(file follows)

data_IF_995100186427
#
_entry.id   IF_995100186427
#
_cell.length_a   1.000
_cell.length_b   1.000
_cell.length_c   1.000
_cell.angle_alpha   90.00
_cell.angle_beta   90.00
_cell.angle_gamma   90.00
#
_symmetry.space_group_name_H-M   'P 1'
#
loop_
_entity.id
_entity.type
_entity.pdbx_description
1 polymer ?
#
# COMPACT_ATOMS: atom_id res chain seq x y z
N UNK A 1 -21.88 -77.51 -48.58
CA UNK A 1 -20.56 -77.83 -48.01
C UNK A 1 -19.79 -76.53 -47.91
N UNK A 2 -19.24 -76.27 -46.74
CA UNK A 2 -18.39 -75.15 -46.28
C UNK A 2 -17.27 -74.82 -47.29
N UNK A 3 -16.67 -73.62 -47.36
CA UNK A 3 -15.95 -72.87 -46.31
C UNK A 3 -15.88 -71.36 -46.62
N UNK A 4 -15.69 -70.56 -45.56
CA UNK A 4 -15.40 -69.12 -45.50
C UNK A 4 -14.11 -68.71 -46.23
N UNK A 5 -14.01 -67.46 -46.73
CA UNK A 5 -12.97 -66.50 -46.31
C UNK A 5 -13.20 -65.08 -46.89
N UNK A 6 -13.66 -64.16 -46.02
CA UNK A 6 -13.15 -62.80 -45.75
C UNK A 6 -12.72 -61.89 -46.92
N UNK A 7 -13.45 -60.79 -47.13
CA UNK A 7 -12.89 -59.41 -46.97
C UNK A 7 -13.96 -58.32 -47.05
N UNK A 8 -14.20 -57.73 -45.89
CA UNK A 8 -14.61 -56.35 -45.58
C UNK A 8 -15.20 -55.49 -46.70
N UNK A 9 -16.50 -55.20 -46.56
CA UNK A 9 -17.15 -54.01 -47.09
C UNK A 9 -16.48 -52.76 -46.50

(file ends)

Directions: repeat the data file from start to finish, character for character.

data_IF_995100186427
#
_entry.id   IF_995100186427
#
_cell.length_a   1.000
_cell.length_b   1.000
_cell.length_c   1.000
_cell.angle_alpha   90.00
_cell.angle_beta   90.00
_cell.angle_gamma   90.00
#
_symmetry.space_group_name_H-M   'P 1'
#
loop_
_entity.id
_entity.type
_entity.pdbx_description
1 polymer ?
#
# COMPACT_ATOMS: atom_id res chain seq x y z
N UNK A 1 -21.88 -77.51 -48.58
CA UNK A 1 -20.56 -77.83 -48.01
C UNK A 1 -19.79 -76.53 -47.91
N UNK A 2 -19.24 -76.27 -46.74
CA UNK A 2 -18.39 -75.15 -46.28
C UNK A 2 -17.27 -74.82 -47.29
N UNK A 3 -16.67 -73.62 -47.36
CA UNK A 3 -15.95 -72.87 -46.31
C UNK A 3 -15.88 -71.36 -46.62
N UNK A 4 -15.69 -70.56 -45.56
CA UNK A 4 -15.40 -69.12 -45.50
C UNK A 4 -14.11 -68.71 -46.23
N UNK A 5 -14.01 -67.46 -46.73
CA UNK A 5 -12.97 -66.50 -46.31
C UNK A 5 -13.20 -65.08 -46.89
N UNK A 6 -13.66 -64.16 -46.02
CA UNK A 6 -13.15 -62.80 -45.75
C UNK A 6 -12.72 -61.89 -46.92
N UNK A 7 -13.45 -60.79 -47.13
CA UNK A 7 -12.89 -59.41 -46.97
C UNK A 7 -13.96 -58.32 -47.05
N UNK A 8 -14.20 -57.73 -45.89
CA UNK A 8 -14.61 -56.35 -45.58
C UNK A 8 -15.20 -55.49 -46.70
N UNK A 9 -16.50 -55.20 -46.56
CA UNK A 9 -17.15 -54.01 -47.09
C UNK A 9 -16.48 -52.76 -46.50